Importance of Intestate Laws

Intestate law is applicable when a person dies without leaving behind a will for inheritance of property. Intestacy law oversees and governs the division the property he/she has left behind. Therefore it is correct to say that a person who dies without leaving behind the will of distribution of his/her property the deceased died intestate. Intestate law lists the people who are entitled to property on inheritance of a deceased in case where a will was not drafted by the deceased. The hierarchy is followed according to the relationship of the deceased with the people who stand to inherit the property. During the division of the property, two tools are used to divide the property which includes per stripe and per capita. The tools are especially used when the number of descendants is large. The following hierarchy is clearly elaborated by the intestate law.

Spouse of the deceased is the first priority when the distribution of the property of the deceased is done and he/she is entitled to at least inherit an estate. It is important to note that if the deceased had an estate, the spouse is the right person to inherit it. In the case where no child was left behind, the spouse is entitled to inherit the whole estate without caring if there are other relatives left behind. It is important to understand that cohabitation partner and the common law marriage does not entitle a spouse to inheritance law. It is possible to find some jurisdictions where common law marriage is legal.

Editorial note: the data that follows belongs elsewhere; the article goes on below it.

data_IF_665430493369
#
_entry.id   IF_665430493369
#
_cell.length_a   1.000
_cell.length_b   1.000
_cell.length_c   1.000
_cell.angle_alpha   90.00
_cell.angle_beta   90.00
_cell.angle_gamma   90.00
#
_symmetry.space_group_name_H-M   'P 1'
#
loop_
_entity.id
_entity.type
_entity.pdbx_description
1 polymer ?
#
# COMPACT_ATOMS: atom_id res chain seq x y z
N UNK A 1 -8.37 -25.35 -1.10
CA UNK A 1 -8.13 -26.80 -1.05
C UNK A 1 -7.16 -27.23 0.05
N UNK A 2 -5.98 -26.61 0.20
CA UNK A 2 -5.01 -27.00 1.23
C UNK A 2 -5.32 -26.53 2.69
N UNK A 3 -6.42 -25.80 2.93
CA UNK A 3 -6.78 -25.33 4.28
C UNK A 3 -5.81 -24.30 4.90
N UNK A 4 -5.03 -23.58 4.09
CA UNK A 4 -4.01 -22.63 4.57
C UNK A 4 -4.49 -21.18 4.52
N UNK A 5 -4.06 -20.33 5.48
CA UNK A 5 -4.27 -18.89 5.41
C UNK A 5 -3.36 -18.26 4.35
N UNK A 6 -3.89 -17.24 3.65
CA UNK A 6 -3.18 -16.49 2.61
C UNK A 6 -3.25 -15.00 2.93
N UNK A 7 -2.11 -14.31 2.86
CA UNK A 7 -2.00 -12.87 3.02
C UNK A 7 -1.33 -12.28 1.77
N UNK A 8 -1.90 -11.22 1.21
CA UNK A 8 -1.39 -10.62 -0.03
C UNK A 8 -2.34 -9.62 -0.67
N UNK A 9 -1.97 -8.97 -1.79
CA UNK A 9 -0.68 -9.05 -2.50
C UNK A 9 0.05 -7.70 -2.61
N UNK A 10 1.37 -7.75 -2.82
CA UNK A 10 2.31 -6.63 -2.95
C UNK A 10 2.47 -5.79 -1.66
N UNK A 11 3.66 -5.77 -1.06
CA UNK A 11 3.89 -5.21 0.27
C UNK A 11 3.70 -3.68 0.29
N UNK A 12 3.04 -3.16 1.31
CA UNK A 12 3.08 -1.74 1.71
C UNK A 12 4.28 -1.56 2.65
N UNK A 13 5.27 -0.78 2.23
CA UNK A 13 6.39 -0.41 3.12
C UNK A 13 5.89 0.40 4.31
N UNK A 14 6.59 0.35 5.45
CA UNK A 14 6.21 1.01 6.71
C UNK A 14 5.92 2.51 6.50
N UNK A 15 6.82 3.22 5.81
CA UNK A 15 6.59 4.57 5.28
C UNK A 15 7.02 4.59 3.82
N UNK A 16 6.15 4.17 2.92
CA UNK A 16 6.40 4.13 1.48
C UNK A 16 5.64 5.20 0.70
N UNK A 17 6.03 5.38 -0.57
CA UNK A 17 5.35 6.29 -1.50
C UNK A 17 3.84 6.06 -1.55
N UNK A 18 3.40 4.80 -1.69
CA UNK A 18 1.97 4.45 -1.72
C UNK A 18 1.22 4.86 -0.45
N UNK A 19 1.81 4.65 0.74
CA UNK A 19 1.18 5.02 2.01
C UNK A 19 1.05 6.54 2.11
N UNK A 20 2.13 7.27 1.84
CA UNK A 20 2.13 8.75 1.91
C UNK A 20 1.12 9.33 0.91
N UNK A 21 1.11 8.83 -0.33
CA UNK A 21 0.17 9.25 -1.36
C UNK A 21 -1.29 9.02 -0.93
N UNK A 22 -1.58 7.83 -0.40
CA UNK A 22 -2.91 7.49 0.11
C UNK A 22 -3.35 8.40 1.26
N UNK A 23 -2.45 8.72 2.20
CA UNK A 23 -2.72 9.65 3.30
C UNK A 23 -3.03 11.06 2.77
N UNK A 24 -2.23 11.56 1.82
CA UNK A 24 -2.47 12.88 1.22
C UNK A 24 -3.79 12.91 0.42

Children are the second on the intestate hierarchy. In cases where there is no existing spouse, the estate is subdivided equally to all children. In case there is a spouse, the rules changes. Depending on the size of the estate, a spouse is given a certain percentage of the estate and the remaining percentage distributed equally to all the children. It is important to know that deceased adopted children are taken as the biological children. Intestate clearly states that children will not inherit the debt left behind by their parent. In cases where a parent die intestate, the probate court takes the responsibility of choosing the right guardian for the small children.

Parents and siblings of the deceased are third on the intestate hierarchy. This hierarchy is arrived at if deceased did not leave behind children, spouse or grandchildren. Under this bracket, parents are considered first and if there are no parents, automatically the siblings become the inheritors.

In case there is no record of the children, spouse, parents, sibling, then distant relatives automatically become the legal inheritors of the deceased’s property. Distant relatives include cousins, grandparents, aunts and uncles who may share the property equally among themselves.